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Nonfiction Matters
Inside Nonfiction Matters

The Newbery Debates — Or, The Problem of Knowing History

Have You All Been Reading Anita, and Melita, and Roger and and and On the Newbery?

I’m sure you have, but I just got caught up so here are some links for people like me, www.bloomberg.com/apps/news; www.schoollibraryjournal.com/index.asp; www.hbook.com/blog/2008/12/not-since.html

There are two strands here — Anita Silvey’s claim that the Newbery has lost its way in recent awards, steering too far towards the "special" book and away from popular appeal; Melita Garza’s assertion that the Newbery continues to be out of touch in another way, in that it is too white, straight, dual parent in characters (as compared with the reality of American life). By meerest coincidence, I happen to be working on a book about communism and anticommunism in America, leading up to McCarthism. To that end, I’ve been reading the debates over what art should be that roiled American intellectuals in the 1930s. The fight over whether literature is a pure sphere that should be judged by some abstract aesthetic standard, or is in some way bound to the experience of most people (and especially workers, the poor, those outside of dominant, wealthy, white culture), was the central cultural war of the decade. In the thirties the dividing line was class — with the aestheticians seen as aligned with wealth and the critics with the proletariat. It is interesting that none of the critiques today are about class at all, only the "identity" markers of the late twentieth century — race, ethnicty, gender, sexual orientation.
But to read the issue of sociology versus aesthetics raised again about the Newbery, as if this were a new thought, is somewhere between annoying and hilarious. It is as if kids books inherited the pallid ghost of what was once a real clash decades after the big fight was over.

I notice that Roger has taken a similar tone — midway between annoyance and bemusement — towards Anita’s complaint about the past four Newbery winners. He sighs over what a familiar discussion this is — and I can’t help recalling precisely the same arguments the just after Smokey Night won the Caldecott. 

Now just because current debates have historical echoes does not tell us which side is right. But, as a historian, I find myself cursed with knowledge. I simply cannot get exercised about this moment without seeing it in context. This is not really a debate over the Newbery, it is one more twist in an essential argument over what art is and does. Reading the 30s debates, the advocates of Proletarian Literature come off as shrill, and I can see the echoes of their positions in modern advocates for a more diverse set of award winners. Yet,  as someone who has criticised Newbery committees for slighting nonfiction, I am sympathetic to the argument that there is an insularity in ALSC that is reflected in its choices.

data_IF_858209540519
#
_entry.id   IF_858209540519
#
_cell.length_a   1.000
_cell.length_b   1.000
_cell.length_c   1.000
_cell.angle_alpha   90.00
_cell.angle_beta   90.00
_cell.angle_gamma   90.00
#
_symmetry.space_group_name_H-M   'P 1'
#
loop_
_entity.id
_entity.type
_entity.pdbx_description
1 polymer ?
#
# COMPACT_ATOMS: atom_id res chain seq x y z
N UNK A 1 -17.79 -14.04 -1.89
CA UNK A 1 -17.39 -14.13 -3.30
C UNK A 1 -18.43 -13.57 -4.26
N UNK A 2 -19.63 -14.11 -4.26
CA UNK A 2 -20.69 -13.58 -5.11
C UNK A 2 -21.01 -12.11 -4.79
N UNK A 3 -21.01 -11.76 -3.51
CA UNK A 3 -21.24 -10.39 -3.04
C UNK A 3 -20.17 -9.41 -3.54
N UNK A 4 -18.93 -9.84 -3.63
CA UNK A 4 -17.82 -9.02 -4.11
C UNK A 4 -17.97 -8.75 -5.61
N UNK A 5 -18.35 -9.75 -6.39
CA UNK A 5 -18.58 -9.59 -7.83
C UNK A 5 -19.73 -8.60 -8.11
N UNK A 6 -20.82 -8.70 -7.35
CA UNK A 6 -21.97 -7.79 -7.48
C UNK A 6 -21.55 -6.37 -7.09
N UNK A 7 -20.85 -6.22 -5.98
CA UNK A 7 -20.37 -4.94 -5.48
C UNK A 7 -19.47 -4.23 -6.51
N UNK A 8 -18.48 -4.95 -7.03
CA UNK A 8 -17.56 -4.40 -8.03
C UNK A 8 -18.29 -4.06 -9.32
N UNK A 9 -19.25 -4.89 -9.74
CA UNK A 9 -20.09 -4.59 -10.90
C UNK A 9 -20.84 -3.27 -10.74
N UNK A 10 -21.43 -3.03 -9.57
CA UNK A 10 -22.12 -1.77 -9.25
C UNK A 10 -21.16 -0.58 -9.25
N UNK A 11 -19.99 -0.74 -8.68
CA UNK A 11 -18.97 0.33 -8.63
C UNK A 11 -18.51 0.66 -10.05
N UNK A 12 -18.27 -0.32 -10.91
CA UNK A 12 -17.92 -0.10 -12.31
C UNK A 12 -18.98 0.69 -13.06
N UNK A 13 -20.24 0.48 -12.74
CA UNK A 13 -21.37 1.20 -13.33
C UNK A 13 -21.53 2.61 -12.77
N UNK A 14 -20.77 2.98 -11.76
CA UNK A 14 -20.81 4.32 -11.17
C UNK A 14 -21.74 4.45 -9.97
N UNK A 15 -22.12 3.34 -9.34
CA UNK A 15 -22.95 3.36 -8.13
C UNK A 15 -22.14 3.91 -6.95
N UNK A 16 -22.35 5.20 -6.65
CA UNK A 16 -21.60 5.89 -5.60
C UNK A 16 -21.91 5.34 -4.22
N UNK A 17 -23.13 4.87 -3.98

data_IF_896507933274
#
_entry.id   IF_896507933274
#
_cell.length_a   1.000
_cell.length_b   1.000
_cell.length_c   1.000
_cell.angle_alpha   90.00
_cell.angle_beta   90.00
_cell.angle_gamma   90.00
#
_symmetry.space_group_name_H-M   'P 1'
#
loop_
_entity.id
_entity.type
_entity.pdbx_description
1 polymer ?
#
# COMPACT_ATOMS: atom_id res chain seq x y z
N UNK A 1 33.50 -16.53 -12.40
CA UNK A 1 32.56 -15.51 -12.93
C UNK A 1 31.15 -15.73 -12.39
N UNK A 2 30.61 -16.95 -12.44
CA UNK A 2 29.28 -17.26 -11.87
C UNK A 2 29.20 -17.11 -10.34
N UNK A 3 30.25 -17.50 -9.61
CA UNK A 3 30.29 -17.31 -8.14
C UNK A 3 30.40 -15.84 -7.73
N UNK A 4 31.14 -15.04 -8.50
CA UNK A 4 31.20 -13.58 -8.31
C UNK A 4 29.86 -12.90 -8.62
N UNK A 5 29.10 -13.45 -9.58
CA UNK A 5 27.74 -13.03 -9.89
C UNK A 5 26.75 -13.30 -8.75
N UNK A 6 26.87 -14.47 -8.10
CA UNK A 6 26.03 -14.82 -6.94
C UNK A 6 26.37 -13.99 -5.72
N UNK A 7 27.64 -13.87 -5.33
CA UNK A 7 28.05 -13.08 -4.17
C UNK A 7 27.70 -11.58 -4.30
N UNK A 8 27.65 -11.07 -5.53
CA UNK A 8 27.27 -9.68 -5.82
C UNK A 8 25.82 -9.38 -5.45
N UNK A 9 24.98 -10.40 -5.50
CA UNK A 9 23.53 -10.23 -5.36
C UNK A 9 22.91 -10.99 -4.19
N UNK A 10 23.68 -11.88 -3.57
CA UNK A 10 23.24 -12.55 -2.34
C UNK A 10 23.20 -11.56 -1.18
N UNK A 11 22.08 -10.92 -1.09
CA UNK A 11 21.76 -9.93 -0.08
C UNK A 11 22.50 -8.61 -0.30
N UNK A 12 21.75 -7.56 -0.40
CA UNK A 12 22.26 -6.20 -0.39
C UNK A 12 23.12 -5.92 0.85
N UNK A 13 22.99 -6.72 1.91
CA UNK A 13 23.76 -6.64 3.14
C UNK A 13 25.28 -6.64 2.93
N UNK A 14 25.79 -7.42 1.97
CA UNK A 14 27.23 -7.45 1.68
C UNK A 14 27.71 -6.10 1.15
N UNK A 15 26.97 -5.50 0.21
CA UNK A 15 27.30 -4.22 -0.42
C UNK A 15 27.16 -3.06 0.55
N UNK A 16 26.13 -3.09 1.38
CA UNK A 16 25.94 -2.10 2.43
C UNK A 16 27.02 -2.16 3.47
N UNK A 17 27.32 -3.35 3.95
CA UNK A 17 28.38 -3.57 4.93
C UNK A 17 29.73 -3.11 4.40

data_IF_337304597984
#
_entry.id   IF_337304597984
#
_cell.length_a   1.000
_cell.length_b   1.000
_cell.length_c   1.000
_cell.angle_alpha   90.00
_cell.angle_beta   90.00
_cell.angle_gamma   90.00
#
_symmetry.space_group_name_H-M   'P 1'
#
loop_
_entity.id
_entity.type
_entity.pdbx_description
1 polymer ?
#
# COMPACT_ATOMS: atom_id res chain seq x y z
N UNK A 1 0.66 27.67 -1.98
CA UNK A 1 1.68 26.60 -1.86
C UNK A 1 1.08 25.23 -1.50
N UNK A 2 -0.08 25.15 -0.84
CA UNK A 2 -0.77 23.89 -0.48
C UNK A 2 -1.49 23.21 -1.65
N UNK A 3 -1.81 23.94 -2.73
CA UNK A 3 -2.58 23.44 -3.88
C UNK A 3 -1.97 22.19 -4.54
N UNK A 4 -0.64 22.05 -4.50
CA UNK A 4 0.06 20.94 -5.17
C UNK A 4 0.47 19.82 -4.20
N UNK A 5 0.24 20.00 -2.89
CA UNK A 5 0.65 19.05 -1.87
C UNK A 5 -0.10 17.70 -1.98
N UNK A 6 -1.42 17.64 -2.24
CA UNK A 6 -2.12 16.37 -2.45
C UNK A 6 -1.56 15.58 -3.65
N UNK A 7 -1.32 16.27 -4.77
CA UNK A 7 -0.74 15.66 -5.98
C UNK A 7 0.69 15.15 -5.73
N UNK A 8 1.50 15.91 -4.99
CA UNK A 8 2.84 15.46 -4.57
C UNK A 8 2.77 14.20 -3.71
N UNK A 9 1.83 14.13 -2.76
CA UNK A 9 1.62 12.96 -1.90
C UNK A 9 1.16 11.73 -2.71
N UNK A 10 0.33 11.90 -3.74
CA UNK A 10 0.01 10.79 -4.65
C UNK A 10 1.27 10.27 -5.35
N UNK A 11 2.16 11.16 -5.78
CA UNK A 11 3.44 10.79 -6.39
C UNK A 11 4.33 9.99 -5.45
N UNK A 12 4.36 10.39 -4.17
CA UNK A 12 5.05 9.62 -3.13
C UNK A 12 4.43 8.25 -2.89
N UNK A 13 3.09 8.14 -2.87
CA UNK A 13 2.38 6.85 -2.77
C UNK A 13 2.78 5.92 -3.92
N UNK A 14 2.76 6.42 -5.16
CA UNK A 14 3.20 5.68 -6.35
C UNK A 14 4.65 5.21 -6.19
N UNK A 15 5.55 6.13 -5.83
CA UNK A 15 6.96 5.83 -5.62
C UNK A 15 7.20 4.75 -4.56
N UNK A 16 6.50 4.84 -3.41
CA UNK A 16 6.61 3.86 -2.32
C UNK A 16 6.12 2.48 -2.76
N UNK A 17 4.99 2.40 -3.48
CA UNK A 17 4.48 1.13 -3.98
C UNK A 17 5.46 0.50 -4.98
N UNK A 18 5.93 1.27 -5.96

What I’d like is a set of comments on the Newbery that is not drawn from a survey of four winners, or the latest demographic chart, but a wider sense of art and culture in our time. If we want children’s literature to be respected, shouldn’t our own commentary on it demonstrate that kind of grounding and depth?

Comments

  1. leda schubert says:

    Thank you for this wider view, Marc. On Child_Lit, a similar familiar argument is raging: who has the right to tell whose story? I see both of these discussions as part of a broader situation: that there are always new people entering the field who have yet to examine deeply their own positions or perspectives on the recurrent hot-button topics, and there are others who want to be sure that certain positions are articulated. The historical context is frequently missing, as you point out. So there’s your next book or long article.
    leda

  2. leda says:

    PS: I do realize you’re doing a big chunk of this work (providing the historical context) in your book on McCarthyism, which, as you know, I look forward to reading.
    leda again

  3. Marc Aronson says:

    Yes, Leda, I am in the midst of the McCarthy book, which has mutated into a book on fear, on communism and anticommunism, which leads up to and includes McC and in which Hoover plays a big part. On who gets to tell what — really no one should talk about that without reading the Socialist Realism debates, they are so clearly the grounding of everything said today.